I promised myself at the outset that I would avoid coupling my self-esteem to my parenting decisions. If breastfeeding didn’t work out for me, I told myself, then ah well, some people can’t breastfeed, and they’re still fully actualized humans. Besides, this wouldn’t be the first time that my hormones refused to play according to the standard rulebook (see also, my diploma from Remedial Fertility School). Natalie, for pretty much her entire existence, has shown a similar disinclination to follow directions. My first beta took nearly four days to double; I didn’t feel movement until midway through my twentieth week of pregnancy; Natalie was born five days late; and now infant growth charts seem to be the latest object of her nose-thumbing.

So I shouldn’t worry that she’s scrawny, or that my body thinks it can get away with lactating just enough to feed a kitten. Right? She’ll get big eventually, and in the meantime I can tackle the problem in my customary problem-solving fashion. Right? Right? Surely I can just Take Something.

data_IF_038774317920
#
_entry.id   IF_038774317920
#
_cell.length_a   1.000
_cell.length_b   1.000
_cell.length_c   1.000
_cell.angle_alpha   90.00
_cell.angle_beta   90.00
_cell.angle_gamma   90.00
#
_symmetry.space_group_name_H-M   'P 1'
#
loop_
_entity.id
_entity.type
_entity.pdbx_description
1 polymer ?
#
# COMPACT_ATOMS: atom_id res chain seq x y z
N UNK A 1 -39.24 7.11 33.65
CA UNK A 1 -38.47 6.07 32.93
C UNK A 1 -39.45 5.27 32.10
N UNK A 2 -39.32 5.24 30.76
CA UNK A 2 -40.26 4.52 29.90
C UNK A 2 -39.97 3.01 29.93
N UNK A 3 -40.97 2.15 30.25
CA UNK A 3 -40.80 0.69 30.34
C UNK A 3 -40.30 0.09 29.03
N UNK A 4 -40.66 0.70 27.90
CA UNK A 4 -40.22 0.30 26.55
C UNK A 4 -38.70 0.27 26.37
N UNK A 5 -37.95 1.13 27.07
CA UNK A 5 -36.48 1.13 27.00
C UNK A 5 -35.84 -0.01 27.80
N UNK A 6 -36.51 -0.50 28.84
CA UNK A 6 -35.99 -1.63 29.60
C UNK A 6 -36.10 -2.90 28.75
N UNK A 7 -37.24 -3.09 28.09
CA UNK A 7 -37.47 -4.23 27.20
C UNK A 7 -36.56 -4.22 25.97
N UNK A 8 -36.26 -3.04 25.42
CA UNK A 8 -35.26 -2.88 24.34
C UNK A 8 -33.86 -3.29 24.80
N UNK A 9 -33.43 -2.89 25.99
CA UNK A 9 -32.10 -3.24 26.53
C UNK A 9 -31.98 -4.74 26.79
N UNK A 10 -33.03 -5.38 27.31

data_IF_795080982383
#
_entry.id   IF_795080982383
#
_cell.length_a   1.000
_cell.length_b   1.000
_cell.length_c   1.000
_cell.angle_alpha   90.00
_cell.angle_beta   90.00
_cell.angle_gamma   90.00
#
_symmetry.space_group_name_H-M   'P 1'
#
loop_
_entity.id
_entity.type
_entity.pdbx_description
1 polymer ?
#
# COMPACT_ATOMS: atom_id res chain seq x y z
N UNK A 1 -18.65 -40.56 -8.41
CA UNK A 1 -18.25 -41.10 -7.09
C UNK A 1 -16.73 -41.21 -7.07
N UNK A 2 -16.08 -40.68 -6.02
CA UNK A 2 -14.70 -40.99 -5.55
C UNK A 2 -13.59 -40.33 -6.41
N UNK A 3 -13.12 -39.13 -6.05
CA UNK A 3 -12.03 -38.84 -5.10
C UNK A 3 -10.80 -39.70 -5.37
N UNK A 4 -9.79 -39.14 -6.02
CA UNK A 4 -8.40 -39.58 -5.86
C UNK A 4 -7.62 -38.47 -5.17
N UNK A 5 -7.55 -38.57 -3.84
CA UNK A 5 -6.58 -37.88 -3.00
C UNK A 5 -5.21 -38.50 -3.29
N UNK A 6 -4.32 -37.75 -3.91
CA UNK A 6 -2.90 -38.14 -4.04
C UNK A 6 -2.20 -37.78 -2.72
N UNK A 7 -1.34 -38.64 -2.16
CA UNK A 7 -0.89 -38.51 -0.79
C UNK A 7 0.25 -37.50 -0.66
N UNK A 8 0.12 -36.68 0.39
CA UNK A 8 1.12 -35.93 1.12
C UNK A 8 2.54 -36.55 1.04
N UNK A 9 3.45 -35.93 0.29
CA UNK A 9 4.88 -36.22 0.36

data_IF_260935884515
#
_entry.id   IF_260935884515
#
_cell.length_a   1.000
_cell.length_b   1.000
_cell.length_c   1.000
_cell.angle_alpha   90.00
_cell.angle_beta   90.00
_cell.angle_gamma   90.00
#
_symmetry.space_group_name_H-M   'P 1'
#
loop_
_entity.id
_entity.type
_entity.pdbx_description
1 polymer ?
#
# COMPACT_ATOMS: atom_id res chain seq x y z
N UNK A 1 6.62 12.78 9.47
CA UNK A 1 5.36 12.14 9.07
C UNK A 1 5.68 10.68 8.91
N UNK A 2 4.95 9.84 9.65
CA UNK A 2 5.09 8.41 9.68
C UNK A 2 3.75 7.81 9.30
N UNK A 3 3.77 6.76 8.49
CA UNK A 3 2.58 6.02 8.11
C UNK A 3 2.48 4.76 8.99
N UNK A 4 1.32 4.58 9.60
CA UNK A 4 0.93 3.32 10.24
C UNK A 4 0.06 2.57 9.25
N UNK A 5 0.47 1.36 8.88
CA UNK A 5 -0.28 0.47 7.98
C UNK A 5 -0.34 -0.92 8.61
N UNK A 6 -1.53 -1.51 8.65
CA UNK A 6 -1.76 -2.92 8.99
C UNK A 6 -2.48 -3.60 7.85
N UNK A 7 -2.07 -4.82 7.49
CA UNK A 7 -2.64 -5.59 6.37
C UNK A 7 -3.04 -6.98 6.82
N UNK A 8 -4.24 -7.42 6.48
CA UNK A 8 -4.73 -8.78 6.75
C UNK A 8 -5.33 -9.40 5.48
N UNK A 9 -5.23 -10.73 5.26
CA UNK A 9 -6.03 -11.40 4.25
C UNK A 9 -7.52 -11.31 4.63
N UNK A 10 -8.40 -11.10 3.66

The best Something to take for lactation assistance, according to Dr. Internet (with the sotto voce concurrence of a doctor in my own OB practice, who shall remain nameless), is apparently a pharmaceutical product called domperidone. Conveniently, it is unavailable in the United States. (“I ordered mine from Canada,” the good doctor confessed, keeping her voice to a murmur.) If you’re unwilling to traffic in extra-legal drugs, you can procure a domestic prescription for Reglan, which I’ve now done. I haven’t yet popped a single dose, though, not since Dr. Internet warned me of its scary side effects. (I’ve managed to avoid postpartum depression this far; no reason to induce it chemically!)